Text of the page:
2021. január 1., péntek

Starting the New Year With the Mother of God (1 January)

Our readings sum up the message and themes of Christmas. 'Today a light will shine upon us, for the Lord is born for us; and he will be called Wondrous God, Prince of Peace.' We also read of Mary. Our opening prayer assured us of her power of intercession. Then of the shepherd's pilgrimage, who have led us again to the crib. 

It is good to start the year with Mother of God. Today we celebrate that her love is real. This love is real for Jesus, for us, and for the church. We are offered to make this always open and always embracing love the epicentre of the coming year. 

The first day of the year is allocated for today's feast. It is important. For we live in a world, which is the echo-chamber of news. Good or bad news, mostly bad, have been embracing us, all the time. We are swimming in the sea of news which will never redeem us - regardless how often we hear them. Today' feast lifts us above the 'echo-chamber' of our modern (self-listening to) world. This is the realm of divine blessing. We are held above, we are held free from this world. Today we celebrate that are being 'kept', as Moses' blessing puts it. On the Feast of the Mother of God,'May the Lord bless and keep you. May the Lord let his face shine on you and be gracious to you. May the Lord uncover his face to you and bring you peace.'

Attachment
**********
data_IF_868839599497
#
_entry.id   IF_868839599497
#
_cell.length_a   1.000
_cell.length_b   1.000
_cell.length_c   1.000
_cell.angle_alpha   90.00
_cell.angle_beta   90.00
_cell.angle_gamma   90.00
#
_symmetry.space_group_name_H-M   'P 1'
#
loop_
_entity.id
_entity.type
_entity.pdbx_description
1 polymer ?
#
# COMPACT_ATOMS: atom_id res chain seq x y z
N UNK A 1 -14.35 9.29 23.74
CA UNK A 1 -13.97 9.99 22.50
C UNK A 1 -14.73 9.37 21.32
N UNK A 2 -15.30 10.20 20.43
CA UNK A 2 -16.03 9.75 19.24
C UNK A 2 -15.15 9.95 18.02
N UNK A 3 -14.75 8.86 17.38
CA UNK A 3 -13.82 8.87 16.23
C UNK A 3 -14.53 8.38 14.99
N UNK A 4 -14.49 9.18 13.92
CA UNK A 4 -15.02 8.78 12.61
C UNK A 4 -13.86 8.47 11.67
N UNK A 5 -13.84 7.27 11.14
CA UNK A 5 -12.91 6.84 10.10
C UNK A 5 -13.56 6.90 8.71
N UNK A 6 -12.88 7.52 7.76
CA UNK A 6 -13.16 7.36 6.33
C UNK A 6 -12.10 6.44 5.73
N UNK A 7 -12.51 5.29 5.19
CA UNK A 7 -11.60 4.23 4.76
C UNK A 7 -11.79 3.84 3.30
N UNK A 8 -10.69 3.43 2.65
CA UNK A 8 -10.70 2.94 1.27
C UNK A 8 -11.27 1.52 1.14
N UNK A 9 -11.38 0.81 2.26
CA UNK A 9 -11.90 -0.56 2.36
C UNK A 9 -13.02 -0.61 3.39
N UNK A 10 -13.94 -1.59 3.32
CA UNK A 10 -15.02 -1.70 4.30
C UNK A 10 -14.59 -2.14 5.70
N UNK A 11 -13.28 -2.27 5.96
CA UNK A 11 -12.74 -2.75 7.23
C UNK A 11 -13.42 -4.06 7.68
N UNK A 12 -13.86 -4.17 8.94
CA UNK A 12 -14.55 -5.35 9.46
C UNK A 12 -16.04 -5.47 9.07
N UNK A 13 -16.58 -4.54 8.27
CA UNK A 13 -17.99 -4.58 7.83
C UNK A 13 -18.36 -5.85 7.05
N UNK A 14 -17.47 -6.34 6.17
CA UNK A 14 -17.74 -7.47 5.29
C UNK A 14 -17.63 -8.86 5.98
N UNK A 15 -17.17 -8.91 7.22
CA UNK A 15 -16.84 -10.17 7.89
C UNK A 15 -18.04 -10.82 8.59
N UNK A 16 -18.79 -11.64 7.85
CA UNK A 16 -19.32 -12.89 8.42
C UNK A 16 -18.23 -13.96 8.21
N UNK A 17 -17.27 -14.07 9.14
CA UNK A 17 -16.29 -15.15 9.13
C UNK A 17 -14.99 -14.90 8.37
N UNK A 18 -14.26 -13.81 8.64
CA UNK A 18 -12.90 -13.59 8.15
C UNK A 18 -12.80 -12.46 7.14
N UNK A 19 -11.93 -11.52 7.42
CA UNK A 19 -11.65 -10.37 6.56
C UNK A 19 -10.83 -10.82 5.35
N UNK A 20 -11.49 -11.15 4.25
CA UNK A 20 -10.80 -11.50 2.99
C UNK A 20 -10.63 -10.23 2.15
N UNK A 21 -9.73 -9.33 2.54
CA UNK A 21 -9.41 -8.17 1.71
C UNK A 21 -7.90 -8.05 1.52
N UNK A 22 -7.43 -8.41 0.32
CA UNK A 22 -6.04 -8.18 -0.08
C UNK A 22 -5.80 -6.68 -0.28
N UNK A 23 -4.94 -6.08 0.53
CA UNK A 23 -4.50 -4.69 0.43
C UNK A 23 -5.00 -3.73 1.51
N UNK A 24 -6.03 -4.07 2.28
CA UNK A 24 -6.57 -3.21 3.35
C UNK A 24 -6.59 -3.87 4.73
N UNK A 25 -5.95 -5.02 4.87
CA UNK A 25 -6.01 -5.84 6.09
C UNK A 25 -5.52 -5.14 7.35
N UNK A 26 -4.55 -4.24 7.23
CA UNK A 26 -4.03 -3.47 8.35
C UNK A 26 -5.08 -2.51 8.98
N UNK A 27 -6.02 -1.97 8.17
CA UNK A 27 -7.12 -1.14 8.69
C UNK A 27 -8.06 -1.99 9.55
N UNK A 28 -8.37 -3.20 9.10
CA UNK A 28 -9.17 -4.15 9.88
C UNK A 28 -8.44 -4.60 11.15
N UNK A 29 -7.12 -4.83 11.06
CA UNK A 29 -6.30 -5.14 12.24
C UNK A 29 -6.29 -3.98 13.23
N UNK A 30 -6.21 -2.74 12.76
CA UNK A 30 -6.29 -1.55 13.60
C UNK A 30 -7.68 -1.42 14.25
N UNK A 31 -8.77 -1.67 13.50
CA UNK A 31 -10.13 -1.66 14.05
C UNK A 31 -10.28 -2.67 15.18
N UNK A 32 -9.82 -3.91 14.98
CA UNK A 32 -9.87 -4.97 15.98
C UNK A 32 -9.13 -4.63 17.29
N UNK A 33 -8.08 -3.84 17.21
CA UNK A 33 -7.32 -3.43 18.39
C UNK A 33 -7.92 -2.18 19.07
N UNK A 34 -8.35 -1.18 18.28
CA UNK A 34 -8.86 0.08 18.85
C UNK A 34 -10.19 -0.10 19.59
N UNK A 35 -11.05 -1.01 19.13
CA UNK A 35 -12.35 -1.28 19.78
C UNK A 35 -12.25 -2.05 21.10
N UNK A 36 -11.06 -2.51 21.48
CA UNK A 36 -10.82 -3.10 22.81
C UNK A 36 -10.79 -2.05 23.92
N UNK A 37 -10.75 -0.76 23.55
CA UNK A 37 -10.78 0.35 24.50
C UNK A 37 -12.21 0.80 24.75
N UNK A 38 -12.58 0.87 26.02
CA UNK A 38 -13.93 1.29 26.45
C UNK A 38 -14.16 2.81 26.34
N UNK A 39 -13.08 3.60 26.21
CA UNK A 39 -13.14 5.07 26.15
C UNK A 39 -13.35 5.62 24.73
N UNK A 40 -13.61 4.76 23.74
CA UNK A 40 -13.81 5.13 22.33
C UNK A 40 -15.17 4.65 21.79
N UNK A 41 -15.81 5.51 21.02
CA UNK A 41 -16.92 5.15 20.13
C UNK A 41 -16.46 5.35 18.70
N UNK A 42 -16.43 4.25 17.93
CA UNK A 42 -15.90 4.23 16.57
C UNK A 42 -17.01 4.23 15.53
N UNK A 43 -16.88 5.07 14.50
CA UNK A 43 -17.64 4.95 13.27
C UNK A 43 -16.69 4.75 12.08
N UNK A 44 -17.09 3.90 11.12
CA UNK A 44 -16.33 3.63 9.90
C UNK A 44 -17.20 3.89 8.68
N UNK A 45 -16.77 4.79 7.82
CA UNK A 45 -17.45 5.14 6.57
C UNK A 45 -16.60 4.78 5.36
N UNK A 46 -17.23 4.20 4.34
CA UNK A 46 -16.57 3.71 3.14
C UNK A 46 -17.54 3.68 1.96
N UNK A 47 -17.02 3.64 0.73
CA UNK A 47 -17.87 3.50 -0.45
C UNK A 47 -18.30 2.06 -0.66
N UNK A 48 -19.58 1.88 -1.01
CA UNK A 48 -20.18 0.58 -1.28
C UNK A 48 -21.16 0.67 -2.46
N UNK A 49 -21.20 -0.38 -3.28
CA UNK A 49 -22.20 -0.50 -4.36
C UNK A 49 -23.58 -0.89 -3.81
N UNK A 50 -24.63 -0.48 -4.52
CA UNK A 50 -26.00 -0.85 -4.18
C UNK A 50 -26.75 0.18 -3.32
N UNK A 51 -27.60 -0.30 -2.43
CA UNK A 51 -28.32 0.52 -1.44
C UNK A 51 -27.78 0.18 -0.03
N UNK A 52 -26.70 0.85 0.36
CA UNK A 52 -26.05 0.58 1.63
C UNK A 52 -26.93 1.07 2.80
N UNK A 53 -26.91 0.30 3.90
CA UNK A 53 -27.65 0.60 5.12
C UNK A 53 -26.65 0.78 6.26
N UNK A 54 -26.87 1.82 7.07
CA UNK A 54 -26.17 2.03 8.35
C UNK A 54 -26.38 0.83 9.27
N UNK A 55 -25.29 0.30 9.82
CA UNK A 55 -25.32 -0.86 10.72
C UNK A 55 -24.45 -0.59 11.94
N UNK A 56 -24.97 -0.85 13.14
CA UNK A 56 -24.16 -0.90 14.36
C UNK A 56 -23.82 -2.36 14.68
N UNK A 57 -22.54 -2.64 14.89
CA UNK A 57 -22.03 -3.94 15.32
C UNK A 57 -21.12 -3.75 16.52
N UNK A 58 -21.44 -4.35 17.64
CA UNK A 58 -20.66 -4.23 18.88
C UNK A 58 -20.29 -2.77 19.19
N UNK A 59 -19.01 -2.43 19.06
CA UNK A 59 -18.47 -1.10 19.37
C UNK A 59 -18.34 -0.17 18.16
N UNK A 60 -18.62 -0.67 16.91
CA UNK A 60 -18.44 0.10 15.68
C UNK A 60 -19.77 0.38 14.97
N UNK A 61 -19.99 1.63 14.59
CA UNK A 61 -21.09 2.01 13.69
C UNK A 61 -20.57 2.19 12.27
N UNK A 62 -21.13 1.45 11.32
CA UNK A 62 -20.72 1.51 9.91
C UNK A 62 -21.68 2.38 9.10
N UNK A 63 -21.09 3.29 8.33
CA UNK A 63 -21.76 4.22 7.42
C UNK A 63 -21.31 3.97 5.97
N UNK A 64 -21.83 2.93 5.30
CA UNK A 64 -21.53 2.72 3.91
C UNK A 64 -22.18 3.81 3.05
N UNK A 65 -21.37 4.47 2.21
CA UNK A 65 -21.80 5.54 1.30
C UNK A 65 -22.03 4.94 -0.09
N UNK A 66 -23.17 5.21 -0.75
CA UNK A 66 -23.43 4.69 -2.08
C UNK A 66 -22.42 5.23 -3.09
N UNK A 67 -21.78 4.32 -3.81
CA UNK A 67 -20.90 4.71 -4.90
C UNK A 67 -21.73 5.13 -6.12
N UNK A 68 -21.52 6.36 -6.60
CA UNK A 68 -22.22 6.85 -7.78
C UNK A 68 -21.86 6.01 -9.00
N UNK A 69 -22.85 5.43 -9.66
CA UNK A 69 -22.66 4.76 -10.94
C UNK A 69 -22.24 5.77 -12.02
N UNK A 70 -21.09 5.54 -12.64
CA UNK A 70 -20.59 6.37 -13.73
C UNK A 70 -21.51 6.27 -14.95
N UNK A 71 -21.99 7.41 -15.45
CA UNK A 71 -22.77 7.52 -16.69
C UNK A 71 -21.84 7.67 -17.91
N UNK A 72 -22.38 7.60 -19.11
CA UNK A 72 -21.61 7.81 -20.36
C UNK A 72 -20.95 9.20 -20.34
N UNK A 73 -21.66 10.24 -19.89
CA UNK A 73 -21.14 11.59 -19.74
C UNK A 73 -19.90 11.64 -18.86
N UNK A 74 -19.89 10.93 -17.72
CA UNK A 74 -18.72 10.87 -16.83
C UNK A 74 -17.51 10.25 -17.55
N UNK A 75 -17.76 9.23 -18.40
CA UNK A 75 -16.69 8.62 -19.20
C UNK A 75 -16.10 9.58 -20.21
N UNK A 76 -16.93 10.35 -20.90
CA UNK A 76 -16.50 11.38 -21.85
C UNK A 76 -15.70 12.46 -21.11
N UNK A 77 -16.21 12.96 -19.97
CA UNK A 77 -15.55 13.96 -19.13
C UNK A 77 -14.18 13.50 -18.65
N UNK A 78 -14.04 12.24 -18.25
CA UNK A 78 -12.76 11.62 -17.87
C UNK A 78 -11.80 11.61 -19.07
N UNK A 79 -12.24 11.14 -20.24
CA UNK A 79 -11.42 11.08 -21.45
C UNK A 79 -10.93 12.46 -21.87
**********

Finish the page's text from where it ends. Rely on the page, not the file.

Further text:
John's letter reminds us that in Jesus Christ we have known God. This is a powerful emphasis of the Christmas season. The Incarnation, if taken seriously, compels us to recognise the passing nature of this world. 'Because you have come to know the one who has existed since the beginning.' Not recognizing the transitory nature of the world in which we live is the biggest mistake one can make. 

Without the Incarnation, we not only live with illusions undetected but we ourselves invite them. In their turn, they will furnish our imagination, shape, and condition our desires. In other words, living without the Incarnation (and its demands on our lives), we live an unexamined life. And unexamined life, as John's letter warns, leaves uncultivated those spiritual and intellectual skills in us, which is necessary for our soul's 'survival' - and the happiness we are all striving for.  



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